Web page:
Today's Tips 09/04/2006
Fix A Corrupt Master Boot Record In XP!
The master boot record occupies the first sector on the hard disk and is
responsible for initiating the Windows boot procedure.
The master boot record contains the partition table for the disk as well
as a small program called the master boot code, which is responsible for
locating the active, or bootable, partition, in the partition table.
Once this occurs, the partition boot sector takes over and begins
loading Windows. If the master boot record is corrupt, the partition
boot sector can't do its job and Windows won't boot.
If you suspect Windows XP won't boot because the master boot record has
been corrupted, you can use the Recovery Console tool Fixmbr to fix it.
First, boot the system with the Windows XP CD and access the Recovery
To use the Fixmbr tool, from the Recovery Console command prompt, type
Where [device_name] is the device pathname of the drive to which you
want to write a new master boot record. For example, the device pathname
format for a standard bootable drive C configuration would look like
There are 2 Reverse Slashes in the above line. 1
before Device and 1 before HardDisk0
Disable Automatic Restart In Windows XP!
When Windows XP encounters a fatal error, the default setting for
handling such an error is to automatically reboot the system. If the
error occurs while Windows XP is booting, the operating system will
become stuck in a reboot cycleŚrebooting over and over instead of
starting up normally. In that case, you'll need to disable the option
for automatically restarting on system failure.
When Windows XP begins to boot up and you see the message Please select
the operating system to start or hear the single beep, press [F8] to
display the Windows Advanced Options Menu. Then, select the Disable The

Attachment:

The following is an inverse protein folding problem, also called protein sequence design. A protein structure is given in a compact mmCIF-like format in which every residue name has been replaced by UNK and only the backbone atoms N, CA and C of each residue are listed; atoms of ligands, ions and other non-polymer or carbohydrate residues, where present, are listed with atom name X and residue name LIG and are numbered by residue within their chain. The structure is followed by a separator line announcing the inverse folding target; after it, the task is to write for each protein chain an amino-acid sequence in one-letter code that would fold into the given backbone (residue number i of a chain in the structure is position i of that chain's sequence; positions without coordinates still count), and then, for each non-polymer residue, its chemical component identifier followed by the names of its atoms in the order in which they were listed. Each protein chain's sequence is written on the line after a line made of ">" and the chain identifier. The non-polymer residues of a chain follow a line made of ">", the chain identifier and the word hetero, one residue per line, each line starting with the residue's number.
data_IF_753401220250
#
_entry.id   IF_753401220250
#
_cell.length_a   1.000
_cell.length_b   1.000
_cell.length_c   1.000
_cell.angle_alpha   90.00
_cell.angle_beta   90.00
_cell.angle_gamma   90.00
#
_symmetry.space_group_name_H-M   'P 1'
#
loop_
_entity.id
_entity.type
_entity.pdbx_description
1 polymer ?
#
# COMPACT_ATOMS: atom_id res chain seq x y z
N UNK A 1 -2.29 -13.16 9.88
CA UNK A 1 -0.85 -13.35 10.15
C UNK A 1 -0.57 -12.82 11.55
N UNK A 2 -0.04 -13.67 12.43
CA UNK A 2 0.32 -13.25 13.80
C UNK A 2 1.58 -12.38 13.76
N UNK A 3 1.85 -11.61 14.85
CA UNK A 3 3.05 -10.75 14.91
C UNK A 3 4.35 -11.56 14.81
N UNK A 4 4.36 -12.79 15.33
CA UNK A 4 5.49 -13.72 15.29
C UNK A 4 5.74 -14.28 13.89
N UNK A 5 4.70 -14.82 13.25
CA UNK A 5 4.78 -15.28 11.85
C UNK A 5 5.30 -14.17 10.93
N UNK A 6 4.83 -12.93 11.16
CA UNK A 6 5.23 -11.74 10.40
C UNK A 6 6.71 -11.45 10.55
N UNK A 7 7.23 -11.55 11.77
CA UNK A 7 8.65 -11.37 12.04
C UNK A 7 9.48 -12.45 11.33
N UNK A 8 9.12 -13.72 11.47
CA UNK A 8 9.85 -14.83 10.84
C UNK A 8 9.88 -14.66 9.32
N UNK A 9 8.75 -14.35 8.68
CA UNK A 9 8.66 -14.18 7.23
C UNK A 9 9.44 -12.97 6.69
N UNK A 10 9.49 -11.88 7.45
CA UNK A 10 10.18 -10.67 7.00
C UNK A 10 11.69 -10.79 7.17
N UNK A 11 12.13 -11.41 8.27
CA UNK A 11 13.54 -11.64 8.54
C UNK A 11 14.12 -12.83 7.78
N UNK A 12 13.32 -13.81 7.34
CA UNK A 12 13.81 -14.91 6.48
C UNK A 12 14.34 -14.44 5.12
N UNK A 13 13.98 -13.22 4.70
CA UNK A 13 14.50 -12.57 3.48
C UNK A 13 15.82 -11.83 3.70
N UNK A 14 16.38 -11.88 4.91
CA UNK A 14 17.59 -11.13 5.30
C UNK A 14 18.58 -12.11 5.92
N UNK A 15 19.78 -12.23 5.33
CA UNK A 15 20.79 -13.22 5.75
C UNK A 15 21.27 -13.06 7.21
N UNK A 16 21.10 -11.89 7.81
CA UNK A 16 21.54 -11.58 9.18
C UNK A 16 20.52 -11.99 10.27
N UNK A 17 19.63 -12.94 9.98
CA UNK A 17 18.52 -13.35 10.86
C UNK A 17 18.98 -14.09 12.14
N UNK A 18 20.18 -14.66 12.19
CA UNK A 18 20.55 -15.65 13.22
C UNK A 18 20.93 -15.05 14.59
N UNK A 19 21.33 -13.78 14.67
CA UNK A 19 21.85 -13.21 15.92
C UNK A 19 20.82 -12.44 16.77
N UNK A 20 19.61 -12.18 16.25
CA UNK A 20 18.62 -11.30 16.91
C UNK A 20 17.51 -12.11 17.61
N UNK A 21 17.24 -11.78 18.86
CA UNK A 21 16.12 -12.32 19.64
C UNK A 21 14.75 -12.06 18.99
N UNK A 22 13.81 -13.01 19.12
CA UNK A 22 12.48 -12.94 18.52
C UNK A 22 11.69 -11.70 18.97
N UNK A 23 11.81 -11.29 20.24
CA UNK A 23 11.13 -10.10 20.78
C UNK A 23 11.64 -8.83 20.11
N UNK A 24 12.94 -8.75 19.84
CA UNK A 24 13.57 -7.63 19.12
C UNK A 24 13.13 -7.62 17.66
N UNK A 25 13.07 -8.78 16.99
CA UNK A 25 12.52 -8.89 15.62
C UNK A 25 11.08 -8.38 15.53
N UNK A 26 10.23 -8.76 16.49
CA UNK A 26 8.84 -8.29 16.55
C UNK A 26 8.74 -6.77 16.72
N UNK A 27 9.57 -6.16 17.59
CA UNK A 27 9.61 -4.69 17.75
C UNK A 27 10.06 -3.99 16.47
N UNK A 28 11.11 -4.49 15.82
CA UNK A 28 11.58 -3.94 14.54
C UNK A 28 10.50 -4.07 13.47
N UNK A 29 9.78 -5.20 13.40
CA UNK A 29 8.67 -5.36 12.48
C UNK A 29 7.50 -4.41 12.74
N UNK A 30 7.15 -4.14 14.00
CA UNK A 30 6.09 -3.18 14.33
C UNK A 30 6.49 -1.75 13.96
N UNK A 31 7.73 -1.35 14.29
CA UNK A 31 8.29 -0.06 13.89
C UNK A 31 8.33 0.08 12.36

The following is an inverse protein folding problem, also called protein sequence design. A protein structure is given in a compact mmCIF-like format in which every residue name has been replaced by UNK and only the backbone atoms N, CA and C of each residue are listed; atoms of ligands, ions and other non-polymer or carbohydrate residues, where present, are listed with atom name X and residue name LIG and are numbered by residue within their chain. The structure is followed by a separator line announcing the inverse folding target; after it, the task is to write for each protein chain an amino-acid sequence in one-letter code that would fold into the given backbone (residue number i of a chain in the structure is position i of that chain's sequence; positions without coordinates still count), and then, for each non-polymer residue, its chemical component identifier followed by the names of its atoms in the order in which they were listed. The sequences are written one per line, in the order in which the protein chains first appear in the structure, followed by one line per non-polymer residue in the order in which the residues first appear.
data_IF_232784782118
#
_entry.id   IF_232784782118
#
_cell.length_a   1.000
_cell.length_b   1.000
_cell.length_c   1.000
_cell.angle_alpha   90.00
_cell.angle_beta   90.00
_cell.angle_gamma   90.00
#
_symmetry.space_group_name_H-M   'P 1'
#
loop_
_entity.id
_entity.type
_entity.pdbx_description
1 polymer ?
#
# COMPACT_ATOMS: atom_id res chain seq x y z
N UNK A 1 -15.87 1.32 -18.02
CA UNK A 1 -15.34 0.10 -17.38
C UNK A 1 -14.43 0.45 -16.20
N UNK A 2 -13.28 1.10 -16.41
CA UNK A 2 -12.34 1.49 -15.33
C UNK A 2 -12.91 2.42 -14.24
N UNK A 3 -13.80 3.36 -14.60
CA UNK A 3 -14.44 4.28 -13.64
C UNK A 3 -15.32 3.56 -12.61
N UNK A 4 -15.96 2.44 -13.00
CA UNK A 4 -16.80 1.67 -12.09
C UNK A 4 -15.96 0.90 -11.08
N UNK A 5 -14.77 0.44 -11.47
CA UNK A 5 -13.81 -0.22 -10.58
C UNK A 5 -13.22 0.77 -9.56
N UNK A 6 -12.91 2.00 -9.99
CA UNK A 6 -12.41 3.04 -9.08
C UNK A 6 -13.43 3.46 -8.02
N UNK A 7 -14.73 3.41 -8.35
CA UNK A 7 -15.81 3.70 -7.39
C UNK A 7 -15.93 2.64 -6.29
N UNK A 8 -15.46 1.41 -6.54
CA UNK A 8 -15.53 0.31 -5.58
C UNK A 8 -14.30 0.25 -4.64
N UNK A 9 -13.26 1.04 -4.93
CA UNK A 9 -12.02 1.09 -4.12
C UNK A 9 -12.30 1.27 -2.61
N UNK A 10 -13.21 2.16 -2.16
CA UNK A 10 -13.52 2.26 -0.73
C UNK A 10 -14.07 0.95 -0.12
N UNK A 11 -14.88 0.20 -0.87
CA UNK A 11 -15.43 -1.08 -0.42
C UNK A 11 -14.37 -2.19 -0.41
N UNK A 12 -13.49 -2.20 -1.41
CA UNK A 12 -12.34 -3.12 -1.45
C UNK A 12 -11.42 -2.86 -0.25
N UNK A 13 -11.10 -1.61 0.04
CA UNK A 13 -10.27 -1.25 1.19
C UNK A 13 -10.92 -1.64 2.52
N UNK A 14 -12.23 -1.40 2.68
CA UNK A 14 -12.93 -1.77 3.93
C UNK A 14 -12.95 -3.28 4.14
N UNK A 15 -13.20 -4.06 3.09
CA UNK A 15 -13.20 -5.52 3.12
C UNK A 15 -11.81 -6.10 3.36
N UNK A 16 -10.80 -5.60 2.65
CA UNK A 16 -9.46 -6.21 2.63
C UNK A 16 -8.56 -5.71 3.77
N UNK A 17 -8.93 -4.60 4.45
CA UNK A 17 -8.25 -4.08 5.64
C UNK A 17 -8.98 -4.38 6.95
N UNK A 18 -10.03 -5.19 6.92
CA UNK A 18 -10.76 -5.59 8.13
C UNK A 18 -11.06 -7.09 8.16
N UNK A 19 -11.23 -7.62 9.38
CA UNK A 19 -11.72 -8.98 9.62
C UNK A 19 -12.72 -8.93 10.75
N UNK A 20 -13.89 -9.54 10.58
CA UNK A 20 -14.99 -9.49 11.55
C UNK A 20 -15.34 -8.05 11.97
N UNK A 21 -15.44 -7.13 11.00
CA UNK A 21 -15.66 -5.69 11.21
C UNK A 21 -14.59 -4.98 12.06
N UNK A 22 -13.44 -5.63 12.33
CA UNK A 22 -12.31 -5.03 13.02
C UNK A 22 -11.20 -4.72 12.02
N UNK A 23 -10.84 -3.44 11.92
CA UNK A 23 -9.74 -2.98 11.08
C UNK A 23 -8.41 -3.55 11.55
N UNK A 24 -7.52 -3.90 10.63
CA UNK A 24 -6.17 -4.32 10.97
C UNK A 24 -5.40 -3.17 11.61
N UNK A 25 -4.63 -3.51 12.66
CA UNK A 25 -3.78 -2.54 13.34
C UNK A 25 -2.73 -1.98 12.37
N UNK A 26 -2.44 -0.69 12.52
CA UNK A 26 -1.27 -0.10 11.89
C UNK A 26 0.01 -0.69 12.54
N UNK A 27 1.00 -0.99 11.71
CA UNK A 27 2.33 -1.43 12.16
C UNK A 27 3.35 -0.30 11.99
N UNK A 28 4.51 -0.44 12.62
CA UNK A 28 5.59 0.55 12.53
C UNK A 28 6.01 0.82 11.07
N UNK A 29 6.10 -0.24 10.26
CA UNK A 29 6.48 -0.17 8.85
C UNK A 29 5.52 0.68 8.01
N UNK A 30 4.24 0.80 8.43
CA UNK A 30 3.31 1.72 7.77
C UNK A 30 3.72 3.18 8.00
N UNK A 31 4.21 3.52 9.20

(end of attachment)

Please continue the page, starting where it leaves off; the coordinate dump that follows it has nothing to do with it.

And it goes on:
Automatic Restart On System Failure item and press [Enter]. Now, Windows
XP will hang up when it encounters the error and with any luck, it will
display a stop message you can use to diagnose the problem.
Remove The Manage Context-menu Option For My
Computer In Windows 2000!
By default, when you right-click My Computer, you'll see a Manage option
on the context menu. Selecting this option starts the Microsoft
Management Console (MMC) Computer Management snap-in.
If you don't want the OS to display this option, perform the following
1. Start a registry editor (e.g., regedit.exe).
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Even after you remove the Manage option from the My Computer context
menu, you can still use the Administrative Tools folder under the Start
menu to access the Computer Management snap-in.
Be Selective When Installing Protocols In
Many IS people I have dealt with take the default configuration of
Control Panel's Network applet as installed with the shotgun approach to
connectivity--load 'em all and something will connect.
In practice, this might work in a very small environment, but when
intermittent problems start appearing or computers stop communication to
each other, it's difficult to discern what is actually at fault. The
best approach is to find out which protocols and services should be
installed to make your PCs connect to the services on the network--and
then remove the rest. This will also cut down some of the broadcast
traffic on the network.
Make a list of the protocols that are installed on the server
computers--print servers, mail servers, fax servers--and PCs that share
folders on an ad hoc basis. With this list, you'll know which protocols
are absolutely essential.
Enable protocols by binding them to NICs
Protocols are "bound" to network interface cards (NICs) by using the
Network applet in Control Panel. If a protocol is not bound to a card
(or dial-up adapter), it won't run on that transport. If a Windows PC is
having problems connecting to the network, make sure the protocol is
bound to the appropriate network card.
To query, open the Network applet in Control Panel and double-click a
NIC. Select the Bindings tab. A list of protocols that are installed on
the computer will appear, each with a corresponding check box. Selecting
the check box enables--or binds--the protocol on that transport.
Similarly, clearing the check box disables it.
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Being Prepared For The Worst Will Stand You In
Good Stead In Case Of A System Meltdown. Your preparation will save you
time and trouble during that nerve-wracking initial stage of disaster
recovery, considerably ease your tension and anxiety, and ensure a
smoother, more focused approach of the final stages.